Once upon a time, Triumph’s efforts in the big-bore Adventure bike category were less than optimal.
Its Tiger range was big – in every sense of the word. As was its direct competitor, the niche-defining BMW GS. But the Germans had finessed their big gronkasaurus with electronics and Bavarian sorcery until, despite its size, it was quite a manageable animal if you knew what you were doing. And if you’re buying these big adventurous girls and throwing them down iffy dirt roads, best you know what you’re doing.
The old Tiger, much like Yamaha’s even heftier Super Ténéré, was a far better road bike than it was a dirt bike, and it still lost out in many ways to the Germans.
What to do, what to do?
Clearly, build a better mousetrap, and that’s exactly what Triumph did.
The new Tiger 1200 surfaced with much fanfare. The Tall Poppy syndrome was hard at work, and everyone wanted to see the GS cut down to size, and were hoping this new 1200 would do it.
At the same time, the manufacturers were well aware the current range of big-bore Adventure bikes could not and did not appeal to a market that was still in the growth phase. They were simply too big – too tall, too heavy, and too…well, overwhelming for many people just starting out in the Adventure segment.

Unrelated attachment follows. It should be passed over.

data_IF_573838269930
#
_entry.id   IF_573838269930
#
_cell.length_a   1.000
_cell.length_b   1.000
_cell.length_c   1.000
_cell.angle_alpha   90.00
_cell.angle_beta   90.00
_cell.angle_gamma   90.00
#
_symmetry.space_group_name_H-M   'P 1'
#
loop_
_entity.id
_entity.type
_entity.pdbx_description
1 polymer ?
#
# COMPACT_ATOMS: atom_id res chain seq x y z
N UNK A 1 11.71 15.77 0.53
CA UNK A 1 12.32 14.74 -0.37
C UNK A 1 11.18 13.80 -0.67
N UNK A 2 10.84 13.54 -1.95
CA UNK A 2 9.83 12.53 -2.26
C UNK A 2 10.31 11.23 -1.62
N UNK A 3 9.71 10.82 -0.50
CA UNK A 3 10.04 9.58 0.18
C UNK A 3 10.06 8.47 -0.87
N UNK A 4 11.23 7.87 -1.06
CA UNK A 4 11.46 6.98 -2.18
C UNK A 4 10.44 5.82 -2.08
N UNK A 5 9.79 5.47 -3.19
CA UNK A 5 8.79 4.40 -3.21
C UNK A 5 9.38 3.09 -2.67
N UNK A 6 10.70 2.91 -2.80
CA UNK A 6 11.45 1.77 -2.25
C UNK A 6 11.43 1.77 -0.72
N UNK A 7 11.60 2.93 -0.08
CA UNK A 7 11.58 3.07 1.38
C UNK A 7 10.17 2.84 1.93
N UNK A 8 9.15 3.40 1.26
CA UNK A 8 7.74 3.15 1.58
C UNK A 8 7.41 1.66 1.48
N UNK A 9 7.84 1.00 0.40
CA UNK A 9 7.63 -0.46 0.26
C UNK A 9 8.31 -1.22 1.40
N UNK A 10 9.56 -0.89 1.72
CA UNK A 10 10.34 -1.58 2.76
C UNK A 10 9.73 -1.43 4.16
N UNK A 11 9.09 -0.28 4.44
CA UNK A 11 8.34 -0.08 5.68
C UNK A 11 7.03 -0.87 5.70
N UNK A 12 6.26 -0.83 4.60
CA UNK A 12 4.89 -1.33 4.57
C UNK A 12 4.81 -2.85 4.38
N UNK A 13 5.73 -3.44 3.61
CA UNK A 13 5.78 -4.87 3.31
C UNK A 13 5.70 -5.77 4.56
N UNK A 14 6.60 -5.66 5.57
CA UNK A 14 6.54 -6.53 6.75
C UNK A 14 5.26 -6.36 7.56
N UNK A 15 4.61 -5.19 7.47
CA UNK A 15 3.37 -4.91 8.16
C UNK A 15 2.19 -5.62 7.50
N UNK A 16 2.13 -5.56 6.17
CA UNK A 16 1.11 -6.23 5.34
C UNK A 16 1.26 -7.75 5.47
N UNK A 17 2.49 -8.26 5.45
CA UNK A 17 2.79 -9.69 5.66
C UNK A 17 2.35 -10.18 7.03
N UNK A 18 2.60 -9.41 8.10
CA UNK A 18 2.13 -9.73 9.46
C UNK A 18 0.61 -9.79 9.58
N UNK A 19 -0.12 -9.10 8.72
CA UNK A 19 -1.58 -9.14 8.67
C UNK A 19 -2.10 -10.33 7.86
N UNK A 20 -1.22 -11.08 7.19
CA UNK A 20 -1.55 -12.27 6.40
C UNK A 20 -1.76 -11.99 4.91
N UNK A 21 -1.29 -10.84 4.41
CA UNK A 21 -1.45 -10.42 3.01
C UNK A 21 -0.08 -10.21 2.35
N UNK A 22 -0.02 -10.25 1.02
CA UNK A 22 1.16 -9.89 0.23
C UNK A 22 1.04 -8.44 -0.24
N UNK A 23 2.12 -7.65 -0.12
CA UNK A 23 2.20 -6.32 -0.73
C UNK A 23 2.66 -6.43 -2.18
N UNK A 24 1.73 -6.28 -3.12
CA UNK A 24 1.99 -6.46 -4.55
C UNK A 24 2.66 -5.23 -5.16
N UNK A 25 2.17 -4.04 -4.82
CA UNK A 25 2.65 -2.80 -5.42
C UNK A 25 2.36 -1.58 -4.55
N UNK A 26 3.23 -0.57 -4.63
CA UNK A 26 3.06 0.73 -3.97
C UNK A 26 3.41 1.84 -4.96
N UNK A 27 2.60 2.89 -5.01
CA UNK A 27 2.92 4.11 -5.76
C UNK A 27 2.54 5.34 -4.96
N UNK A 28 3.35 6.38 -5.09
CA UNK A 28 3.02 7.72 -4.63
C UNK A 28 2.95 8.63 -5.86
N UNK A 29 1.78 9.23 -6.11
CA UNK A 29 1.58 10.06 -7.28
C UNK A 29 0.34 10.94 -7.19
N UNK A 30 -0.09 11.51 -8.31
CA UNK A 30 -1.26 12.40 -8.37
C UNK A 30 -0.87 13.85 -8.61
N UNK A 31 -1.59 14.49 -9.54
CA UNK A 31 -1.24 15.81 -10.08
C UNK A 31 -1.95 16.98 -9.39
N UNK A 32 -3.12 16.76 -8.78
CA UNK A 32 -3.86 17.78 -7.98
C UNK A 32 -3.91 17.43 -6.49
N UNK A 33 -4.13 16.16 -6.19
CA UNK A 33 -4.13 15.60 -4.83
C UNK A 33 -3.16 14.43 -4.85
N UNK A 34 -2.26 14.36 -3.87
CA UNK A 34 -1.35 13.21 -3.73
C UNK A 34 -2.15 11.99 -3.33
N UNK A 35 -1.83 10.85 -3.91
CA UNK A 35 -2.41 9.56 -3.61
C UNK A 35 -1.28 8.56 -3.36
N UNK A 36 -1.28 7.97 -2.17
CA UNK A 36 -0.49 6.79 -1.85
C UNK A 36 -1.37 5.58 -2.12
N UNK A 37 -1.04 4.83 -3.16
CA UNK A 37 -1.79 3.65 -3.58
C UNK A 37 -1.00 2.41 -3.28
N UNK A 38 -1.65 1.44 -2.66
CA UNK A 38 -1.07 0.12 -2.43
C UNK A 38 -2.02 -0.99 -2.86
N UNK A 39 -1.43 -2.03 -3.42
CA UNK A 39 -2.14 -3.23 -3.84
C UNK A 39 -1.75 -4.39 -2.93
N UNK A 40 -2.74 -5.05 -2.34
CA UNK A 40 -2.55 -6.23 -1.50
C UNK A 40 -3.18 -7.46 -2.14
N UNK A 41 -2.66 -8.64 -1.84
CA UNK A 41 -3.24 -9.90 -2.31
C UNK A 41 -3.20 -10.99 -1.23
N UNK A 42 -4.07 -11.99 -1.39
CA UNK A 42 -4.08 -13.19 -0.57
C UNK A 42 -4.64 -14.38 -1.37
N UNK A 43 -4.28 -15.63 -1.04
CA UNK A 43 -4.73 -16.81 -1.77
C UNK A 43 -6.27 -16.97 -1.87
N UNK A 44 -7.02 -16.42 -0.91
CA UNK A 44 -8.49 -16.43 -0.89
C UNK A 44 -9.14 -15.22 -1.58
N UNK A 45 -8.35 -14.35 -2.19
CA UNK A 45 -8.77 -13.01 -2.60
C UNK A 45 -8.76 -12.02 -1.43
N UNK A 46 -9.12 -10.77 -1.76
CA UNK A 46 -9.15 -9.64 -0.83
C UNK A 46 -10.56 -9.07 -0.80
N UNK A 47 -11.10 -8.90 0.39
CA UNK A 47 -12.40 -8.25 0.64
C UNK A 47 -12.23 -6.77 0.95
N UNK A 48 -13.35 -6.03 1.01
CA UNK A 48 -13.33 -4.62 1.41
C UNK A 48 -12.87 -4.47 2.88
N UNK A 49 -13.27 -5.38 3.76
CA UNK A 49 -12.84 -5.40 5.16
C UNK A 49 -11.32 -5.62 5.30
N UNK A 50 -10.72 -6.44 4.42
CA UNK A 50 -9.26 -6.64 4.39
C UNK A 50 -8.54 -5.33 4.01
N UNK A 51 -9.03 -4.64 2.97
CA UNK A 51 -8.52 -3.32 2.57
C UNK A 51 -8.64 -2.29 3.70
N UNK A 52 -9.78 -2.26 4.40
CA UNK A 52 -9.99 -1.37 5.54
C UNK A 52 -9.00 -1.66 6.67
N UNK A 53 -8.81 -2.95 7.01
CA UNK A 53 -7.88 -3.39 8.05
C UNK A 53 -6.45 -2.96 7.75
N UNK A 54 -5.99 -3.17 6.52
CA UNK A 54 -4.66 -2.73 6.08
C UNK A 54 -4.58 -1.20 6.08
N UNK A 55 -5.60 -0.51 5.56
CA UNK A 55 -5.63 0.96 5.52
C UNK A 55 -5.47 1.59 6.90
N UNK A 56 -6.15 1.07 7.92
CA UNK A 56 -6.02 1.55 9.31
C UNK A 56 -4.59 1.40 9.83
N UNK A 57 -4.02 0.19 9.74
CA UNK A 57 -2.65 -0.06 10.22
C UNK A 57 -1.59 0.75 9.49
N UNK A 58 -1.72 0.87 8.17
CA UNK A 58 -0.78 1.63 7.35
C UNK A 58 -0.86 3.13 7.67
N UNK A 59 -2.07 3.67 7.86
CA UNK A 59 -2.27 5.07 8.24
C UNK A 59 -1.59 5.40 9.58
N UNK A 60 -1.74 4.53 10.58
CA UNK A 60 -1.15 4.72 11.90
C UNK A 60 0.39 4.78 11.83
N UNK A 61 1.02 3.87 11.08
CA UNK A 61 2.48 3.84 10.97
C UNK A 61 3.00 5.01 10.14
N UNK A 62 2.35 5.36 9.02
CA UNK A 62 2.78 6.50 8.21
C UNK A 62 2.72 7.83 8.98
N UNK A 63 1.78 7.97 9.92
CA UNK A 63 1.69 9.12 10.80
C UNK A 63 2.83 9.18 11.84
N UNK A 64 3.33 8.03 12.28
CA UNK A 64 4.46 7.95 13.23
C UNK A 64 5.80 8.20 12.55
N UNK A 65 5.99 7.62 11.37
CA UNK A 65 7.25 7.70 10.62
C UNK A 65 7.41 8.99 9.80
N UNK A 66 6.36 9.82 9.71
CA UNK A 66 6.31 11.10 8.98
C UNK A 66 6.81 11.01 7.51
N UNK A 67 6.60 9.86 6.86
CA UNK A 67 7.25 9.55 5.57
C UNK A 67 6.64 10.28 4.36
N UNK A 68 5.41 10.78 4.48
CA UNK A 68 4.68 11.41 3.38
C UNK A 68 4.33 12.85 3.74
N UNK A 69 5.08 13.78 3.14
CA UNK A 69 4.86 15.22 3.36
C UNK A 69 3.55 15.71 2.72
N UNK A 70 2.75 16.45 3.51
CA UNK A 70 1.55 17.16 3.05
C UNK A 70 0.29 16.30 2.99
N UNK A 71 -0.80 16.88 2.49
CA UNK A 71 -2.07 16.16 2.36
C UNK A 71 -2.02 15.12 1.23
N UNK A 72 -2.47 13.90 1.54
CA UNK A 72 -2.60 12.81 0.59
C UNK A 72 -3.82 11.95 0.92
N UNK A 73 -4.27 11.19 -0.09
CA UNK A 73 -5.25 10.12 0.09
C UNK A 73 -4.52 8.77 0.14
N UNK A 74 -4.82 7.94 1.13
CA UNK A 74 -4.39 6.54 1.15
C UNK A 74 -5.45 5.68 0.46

So they all began to build smaller versions of the big-bore bikes.
And we shall set them aside, because they have nothing to do with the pointy end of the Adventure spear – which are the big-bore brutes.
And the new Tiger is very much the pointy end of that spear, and it is not brutish at all.
Has it knocked the GS off it’s perch? No. But it may have made it move over some.
There are two iterations – the GT and the Rally. The Rally is more dirt-oriented in its set-up, and Triumph offers two variations – the Rally Pro and the Rally Explorer.
For people who want a more bitumen-pitched bike – and if we’re honest a lot of these big-bore Adventure bikes spend a lot of time on sealed roads because they are superb tourers by any definition – Triumph offers the Tiger 1200 GT, which is also comes in the GT Pro variant and the GT Explorer variant.
Because Australia is special, we don’t get the base GT. We only get the GT Pro and the GT Explorer – which has a bigger tank and blind-spot detection.
I rode the GT Pro.
The important numbers are the same for all three variants – 150 horses, 130Nm of torque, and a seat height that benefits from Triumph’s beaut new Active Preload Reduction – which actually lowers the bike 20mm as you come to a halt when you press the ‘Home’ button. So maybe less tippy-toe time for the people who don’t have those wonderful long supermodel legs. And the seat is adjustable for height as well – 850mm to 870mm.
As a bitumen tourer, where this variant will spend most of its time (otherwise you’d be shopping for the Rally), it is superb. That legendary triple engine does sterling duty in this set-up – massive gobs of torque, sweet fuelling, and that unmistakeable triple-pot howl it makes when you’re being sassy.
So what happens when you sail off onto the dirt? Do you suddenly wish you’d bought the Explorer? Ahem. Maybe if you were Toby Price. The GT Pro is perfectly adequate on graded fire trails, and can even be relied upon to acquit itself manfully on stuff that’s a little gnarlier. Just bear in mind it will steer a little clunkier thanks to the non-dirt-sized wheel it has on the front and the more road-oriented tyres.